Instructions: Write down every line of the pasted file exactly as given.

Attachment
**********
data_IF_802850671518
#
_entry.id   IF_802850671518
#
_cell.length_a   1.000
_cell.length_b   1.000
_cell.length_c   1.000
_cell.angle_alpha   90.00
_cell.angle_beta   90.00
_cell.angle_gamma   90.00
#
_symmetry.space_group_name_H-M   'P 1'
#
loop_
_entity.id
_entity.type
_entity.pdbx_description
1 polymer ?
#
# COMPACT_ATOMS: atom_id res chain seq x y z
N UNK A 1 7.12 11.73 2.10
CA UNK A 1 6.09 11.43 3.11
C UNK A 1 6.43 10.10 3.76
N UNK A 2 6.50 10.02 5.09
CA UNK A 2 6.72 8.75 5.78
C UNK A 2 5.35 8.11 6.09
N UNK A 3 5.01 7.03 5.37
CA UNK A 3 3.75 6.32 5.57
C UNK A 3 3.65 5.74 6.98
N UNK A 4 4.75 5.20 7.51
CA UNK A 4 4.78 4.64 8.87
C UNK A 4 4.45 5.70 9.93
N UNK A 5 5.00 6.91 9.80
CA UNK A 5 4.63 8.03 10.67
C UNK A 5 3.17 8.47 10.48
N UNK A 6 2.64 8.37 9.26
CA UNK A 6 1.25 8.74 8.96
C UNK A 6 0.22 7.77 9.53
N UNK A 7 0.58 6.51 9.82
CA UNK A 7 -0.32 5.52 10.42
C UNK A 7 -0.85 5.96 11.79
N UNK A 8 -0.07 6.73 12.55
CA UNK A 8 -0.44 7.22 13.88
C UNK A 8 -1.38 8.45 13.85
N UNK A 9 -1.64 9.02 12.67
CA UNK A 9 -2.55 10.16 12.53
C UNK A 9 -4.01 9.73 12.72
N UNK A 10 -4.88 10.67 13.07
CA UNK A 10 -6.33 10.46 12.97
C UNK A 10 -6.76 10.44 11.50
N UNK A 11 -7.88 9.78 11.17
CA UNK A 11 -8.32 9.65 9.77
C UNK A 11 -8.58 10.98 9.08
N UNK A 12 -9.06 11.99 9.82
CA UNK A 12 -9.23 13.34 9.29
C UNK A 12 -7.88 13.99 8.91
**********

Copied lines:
data_IF_802850671518
#
_entry.id   IF_802850671518
#
_cell.length_a   1.000
_cell.length_b   1.000
_cell.length_c   1.000
_cell.angle_alpha   90.00
_cell.angle_beta   90.00
_cell.angle_gamma   90.00
#
_symmetry.space_group_name_H-M   'P 1'
#
loop_
_entity.id
_entity.type
_entity.pdbx_description
1 polymer ?
#
# COMPACT_ATOMS: atom_id res chain seq x y z
N UNK A 1 7.12 11.73 2.10
CA UNK A 1 6.09 11.43 3.11
C UNK A 1 6.43 10.10 3.76
N UNK A 2 6.50 10.02 5.09
CA UNK A 2 6.72 8.75 5.78
C UNK A 2 5.35 8.11 6.09
N UNK A 3 5.01 7.03 5.37
CA UNK A 3 3.75 6.32 5.57
C UNK A 3 3.65 5.74 6.98
N UNK A 4 4.75 5.20 7.51
CA UNK A 4 4.78 4.64 8.87
C UNK A 4 4.45 5.70 9.93
N UNK A 5 5.00 6.91 9.80
CA UNK A 5 4.63 8.03 10.67
C UNK A 5 3.17 8.47 10.48
N UNK A 6 2.64 8.37 9.26
CA UNK A 6 1.25 8.74 8.96
C UNK A 6 0.22 7.77 9.53
N UNK A 7 0.58 6.51 9.82
CA UNK A 7 -0.32 5.52 10.42
C UNK A 7 -0.85 5.96 11.79
N UNK A 8 -0.07 6.73 12.55
CA UNK A 8 -0.44 7.22 13.88
C UNK A 8 -1.38 8.45 13.85
N UNK A 9 -1.64 9.02 12.67
CA UNK A 9 -2.55 10.16 12.53
C UNK A 9 -4.01 9.73 12.72
N UNK A 10 -4.88 10.67 13.07
CA UNK A 10 -6.33 10.46 12.97
C UNK A 10 -6.76 10.44 11.50
N UNK A 11 -7.88 9.78 11.17
CA UNK A 11 -8.32 9.65 9.77
C UNK A 11 -8.58 10.98 9.08
N UNK A 12 -9.06 11.99 9.82
CA UNK A 12 -9.23 13.34 9.29
C UNK A 12 -7.88 13.99 8.91